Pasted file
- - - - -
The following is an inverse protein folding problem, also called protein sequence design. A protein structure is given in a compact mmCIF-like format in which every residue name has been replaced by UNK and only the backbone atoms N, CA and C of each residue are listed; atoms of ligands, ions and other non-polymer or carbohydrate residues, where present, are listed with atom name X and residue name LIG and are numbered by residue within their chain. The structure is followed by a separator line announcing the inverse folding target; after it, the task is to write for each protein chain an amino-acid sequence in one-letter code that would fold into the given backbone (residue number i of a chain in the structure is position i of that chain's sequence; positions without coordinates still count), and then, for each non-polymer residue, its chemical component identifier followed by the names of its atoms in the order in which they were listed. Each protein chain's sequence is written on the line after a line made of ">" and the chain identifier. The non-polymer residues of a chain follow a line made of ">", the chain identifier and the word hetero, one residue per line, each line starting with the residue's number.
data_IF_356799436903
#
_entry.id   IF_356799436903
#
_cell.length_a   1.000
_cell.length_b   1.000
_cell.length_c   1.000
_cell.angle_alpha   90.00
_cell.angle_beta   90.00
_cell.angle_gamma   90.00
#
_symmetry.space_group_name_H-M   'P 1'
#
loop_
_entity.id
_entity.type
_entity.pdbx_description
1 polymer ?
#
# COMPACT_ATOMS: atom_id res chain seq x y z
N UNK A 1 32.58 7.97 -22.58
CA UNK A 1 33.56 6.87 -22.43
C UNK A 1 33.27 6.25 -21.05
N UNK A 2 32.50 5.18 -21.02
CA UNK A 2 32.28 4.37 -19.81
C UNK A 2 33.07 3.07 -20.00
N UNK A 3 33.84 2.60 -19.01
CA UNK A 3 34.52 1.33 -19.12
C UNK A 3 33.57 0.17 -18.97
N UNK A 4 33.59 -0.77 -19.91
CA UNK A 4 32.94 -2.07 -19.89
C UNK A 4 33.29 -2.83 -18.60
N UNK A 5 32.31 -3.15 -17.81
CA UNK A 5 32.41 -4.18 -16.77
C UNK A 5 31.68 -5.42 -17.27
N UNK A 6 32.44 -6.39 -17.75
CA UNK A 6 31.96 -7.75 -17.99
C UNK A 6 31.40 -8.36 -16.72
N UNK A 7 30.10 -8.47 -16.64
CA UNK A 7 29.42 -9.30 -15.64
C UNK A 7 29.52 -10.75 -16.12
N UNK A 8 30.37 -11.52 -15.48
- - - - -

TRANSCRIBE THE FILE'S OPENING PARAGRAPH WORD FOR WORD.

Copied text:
The following is an inverse protein folding problem, also called protein sequence design. A protein structure is given in a compact mmCIF-like format in which every residue name has been replaced by UNK and only the backbone atoms N, CA and C of each residue are listed; atoms of ligands, ions and other non-polymer or carbohydrate residues, where present, are listed with atom name X and residue name LIG and are numbered by residue within their chain. The structure is followed by a separator line announcing the inverse folding target; after it, the task is to write for each protein chain an amino-acid sequence in one-letter code that would fold into the given backbone (residue number i of a chain in the structure is position i of that chain's sequence; positions without coordinates still count), and then, for each non-polymer residue, its chemical component identifier followed by the names of its atoms in the order in which they were listed. Each protein chain's sequence is written on the line after a line made of ">" and the chain identifier. The non-polymer residues of a chain follow a line made of ">", the chain identifier and the word hetero, one residue per line, each line starting with the residue's number.